For Jamie, working with Paul Epworth became a means of unpicking old beliefs – both about himself, and his own abilities. “People call it Imposter Syndrome now, but I’ve always had this thing – a lack of confidence – where I felt we weren’t… a proper band. So, part of the creative process has always been under my control. But I’ve always needed someone to come in and make it… proper. Like all the other bands!”
“It’s an instinctive anxiety,” he says. “I mean, we’ve recorded hundreds – hundreds – of songs… so of course, I can do it! It’s just that I haven’t used one to combat the other. And this time round, Paul served that purpose. Absolutely. He’s a brilliant producer, and he can take my ideas, and my crappy production, and just make it sound amazing.”
The end results are massively eclectic, the work of two passionate music fans. Chatting amiably to Clash in the shadows of the lingering summer sun, The Kills can move from riffs on southern soul to reflections on Roy Orbison’s later years – anything is up for grabs. Jamie names PJ Harvey as a real point of influence – her move from scorching ‘Rid Of Me’ honesty to ‘Stories From The City, Stories From The Sea’ grandeur and beyond.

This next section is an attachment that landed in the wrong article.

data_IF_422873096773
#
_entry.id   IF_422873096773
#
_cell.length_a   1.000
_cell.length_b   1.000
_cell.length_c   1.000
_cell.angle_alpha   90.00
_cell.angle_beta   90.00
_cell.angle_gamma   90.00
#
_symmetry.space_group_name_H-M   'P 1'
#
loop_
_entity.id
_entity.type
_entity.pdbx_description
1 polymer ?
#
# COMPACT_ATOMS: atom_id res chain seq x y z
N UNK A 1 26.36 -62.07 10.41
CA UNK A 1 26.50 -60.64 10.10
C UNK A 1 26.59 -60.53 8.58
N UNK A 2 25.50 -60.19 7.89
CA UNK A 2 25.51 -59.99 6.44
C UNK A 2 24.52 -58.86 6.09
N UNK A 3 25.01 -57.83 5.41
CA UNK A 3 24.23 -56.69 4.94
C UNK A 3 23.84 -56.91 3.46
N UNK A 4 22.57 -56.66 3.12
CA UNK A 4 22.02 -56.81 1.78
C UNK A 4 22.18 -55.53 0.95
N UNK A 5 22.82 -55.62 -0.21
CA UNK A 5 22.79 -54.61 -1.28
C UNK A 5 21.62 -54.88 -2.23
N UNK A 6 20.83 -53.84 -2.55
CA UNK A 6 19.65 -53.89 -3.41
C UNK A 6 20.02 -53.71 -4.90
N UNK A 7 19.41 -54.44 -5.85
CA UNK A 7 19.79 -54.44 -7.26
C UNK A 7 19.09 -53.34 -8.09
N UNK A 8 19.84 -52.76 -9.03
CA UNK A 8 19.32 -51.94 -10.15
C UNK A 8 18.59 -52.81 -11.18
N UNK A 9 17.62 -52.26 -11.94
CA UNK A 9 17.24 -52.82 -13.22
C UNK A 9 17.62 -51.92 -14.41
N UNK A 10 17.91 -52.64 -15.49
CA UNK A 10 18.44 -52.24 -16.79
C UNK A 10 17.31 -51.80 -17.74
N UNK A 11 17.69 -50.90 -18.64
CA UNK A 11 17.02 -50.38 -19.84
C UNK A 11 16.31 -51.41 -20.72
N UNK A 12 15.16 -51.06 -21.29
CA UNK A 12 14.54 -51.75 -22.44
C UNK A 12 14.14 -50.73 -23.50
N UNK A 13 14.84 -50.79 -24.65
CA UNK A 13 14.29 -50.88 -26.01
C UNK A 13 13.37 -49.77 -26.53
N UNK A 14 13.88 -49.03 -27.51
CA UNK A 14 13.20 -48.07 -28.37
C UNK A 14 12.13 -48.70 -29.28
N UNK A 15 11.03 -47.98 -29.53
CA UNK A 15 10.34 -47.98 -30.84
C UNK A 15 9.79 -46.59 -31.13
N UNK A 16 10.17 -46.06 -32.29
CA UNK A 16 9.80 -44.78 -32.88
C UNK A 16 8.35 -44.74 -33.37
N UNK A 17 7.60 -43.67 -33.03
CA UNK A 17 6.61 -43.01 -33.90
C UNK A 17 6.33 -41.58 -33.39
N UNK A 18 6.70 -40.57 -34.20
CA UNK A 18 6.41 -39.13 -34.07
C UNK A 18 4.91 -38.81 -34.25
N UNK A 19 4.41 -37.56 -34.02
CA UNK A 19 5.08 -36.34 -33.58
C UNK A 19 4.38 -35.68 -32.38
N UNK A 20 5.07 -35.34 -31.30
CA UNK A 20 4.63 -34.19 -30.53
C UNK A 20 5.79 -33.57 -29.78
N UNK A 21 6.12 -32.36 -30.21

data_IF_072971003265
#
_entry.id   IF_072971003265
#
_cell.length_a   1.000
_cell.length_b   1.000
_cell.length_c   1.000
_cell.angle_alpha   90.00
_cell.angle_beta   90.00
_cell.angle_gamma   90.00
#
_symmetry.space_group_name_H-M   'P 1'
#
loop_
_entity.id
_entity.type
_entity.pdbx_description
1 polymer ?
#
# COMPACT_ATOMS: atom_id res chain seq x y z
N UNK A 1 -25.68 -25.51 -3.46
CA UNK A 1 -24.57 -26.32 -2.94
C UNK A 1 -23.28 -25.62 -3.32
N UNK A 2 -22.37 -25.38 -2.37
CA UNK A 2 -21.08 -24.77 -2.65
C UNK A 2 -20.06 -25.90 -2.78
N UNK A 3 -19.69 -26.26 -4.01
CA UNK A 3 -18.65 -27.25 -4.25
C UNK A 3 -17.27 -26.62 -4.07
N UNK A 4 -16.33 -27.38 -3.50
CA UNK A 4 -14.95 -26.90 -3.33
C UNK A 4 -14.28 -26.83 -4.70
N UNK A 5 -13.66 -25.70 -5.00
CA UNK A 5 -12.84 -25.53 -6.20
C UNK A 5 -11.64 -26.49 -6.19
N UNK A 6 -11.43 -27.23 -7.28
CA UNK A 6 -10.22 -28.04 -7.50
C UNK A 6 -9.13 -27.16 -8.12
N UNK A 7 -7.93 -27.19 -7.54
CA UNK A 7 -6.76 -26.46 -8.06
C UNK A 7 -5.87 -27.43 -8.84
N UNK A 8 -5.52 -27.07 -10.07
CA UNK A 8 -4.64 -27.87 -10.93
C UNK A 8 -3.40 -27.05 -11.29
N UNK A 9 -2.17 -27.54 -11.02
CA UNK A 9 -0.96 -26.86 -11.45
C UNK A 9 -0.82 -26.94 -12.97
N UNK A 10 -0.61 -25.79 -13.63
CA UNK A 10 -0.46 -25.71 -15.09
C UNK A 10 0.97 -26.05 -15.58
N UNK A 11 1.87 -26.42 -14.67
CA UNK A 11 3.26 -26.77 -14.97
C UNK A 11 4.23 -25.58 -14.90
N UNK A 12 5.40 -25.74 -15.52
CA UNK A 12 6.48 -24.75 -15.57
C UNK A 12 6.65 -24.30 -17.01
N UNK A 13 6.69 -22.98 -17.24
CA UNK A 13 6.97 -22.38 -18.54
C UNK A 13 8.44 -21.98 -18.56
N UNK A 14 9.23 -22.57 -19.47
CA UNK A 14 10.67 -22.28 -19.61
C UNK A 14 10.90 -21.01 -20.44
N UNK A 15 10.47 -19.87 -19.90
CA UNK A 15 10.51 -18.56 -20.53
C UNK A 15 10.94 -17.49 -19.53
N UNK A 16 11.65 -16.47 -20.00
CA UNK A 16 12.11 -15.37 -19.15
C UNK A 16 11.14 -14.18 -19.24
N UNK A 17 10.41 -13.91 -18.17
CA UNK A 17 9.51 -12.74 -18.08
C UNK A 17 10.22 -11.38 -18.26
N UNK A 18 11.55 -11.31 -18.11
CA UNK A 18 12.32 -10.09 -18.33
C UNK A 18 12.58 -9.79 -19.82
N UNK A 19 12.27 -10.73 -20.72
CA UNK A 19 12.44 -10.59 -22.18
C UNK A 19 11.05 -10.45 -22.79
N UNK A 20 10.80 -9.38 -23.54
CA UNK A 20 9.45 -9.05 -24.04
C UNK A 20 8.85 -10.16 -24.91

For Alison, the sheer open-ended nature of The Kills is what keeps her interested. “I think the nature of this band is that we feel like we can do any kind of music that we want. That was the deal we made, right at the start. It can be anything.”
“Having no drummer opens the road out for you. It’s not a traditional way of doing it. So we can add things we’ve never heard before… and that’s exciting.”
Back in London, the band are itching to start touring once more. It’s that sense of communion, the idea of togetherness – even if Jamie does still get the pre-show jitters. “I get really scared playing. I get super nervous before we play. But we’ve missed the travelling. Sometimes I think, God, everything I’ve ever done in my life is because of this band.”
The new album has taken The Kills back to the root of what they do, the implicit impulses that driven them. Alison Mosshart sums it all up: “I’ve learned that you can have the feeling of making a debut album again… that sense of excitement. It felt like that. The spirit of it. Maybe it’s the pandemic, or maybe it’s just being older – I felt like there were endless possibilities.”
‘God Games’ is out now.
Words: Robin Murray
Photo Credit: Myles Hendrik